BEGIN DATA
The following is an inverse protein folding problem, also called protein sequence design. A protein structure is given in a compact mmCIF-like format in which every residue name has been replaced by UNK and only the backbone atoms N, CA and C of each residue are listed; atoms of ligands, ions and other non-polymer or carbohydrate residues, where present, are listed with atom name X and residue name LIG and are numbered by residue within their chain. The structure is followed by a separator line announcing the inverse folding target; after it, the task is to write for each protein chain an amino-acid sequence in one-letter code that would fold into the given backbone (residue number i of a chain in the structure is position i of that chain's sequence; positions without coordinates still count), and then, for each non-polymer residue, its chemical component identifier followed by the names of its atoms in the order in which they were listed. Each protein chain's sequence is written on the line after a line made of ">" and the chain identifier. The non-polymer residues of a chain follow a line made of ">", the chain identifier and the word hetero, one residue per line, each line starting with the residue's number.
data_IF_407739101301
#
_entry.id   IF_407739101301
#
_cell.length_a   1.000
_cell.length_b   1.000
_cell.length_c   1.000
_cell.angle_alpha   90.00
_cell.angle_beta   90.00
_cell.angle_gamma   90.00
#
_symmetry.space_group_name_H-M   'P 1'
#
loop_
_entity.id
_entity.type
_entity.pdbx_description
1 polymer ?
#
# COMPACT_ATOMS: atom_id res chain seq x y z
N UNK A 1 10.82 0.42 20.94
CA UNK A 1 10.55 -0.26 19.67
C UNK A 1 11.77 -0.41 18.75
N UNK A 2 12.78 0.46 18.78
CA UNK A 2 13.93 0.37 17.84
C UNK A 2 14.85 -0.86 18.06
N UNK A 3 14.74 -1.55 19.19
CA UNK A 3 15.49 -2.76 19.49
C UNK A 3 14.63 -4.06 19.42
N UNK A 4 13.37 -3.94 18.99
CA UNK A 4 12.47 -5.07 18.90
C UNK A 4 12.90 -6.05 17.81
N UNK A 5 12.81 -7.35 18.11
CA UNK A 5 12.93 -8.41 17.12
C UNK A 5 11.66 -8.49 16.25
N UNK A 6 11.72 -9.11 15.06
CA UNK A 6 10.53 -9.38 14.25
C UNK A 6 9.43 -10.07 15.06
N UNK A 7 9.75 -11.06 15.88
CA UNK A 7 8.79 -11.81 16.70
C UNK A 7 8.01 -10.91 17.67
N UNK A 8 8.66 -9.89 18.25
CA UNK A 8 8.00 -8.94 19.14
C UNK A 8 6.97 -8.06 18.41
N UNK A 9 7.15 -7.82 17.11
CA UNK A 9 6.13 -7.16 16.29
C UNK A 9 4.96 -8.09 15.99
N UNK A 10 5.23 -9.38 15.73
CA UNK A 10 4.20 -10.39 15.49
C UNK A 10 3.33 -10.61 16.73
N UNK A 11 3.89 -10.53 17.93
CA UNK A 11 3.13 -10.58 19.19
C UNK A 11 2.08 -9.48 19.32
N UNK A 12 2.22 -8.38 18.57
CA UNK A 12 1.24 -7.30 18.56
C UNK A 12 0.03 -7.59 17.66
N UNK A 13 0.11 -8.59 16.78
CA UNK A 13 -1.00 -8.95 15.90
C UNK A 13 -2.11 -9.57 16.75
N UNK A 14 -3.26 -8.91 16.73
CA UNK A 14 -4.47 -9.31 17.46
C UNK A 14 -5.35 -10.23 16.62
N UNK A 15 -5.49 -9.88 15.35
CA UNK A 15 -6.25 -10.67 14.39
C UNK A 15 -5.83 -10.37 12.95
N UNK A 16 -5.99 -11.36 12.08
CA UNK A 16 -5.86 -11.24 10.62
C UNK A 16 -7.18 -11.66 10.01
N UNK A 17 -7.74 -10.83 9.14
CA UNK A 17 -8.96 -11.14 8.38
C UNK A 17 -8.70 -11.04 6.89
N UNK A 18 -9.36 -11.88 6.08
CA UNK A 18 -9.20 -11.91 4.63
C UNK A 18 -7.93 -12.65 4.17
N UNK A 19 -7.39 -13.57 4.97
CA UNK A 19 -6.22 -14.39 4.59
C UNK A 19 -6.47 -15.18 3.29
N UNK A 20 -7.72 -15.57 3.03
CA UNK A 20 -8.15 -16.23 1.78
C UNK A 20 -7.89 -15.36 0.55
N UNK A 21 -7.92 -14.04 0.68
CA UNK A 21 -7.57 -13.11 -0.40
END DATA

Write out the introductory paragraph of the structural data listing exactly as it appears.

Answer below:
The following is an inverse protein folding problem, also called protein sequence design. A protein structure is given in a compact mmCIF-like format in which every residue name has been replaced by UNK and only the backbone atoms N, CA and C of each residue are listed; atoms of ligands, ions and other non-polymer or carbohydrate residues, where present, are listed with atom name X and residue name LIG and are numbered by residue within their chain. The structure is followed by a separator line announcing the inverse folding target; after it, the task is to write for each protein chain an amino-acid sequence in one-letter code that would fold into the given backbone (residue number i of a chain in the structure is position i of that chain's sequence; positions without coordinates still count), and then, for each non-polymer residue, its chemical component identifier followed by the names of its atoms in the order in which they were listed. Each protein chain's sequence is written on the line after a line made of ">" and the chain identifier. The non-polymer residues of a chain follow a line made of ">", the chain identifier and the word hetero, one residue per line, each line starting with the residue's number.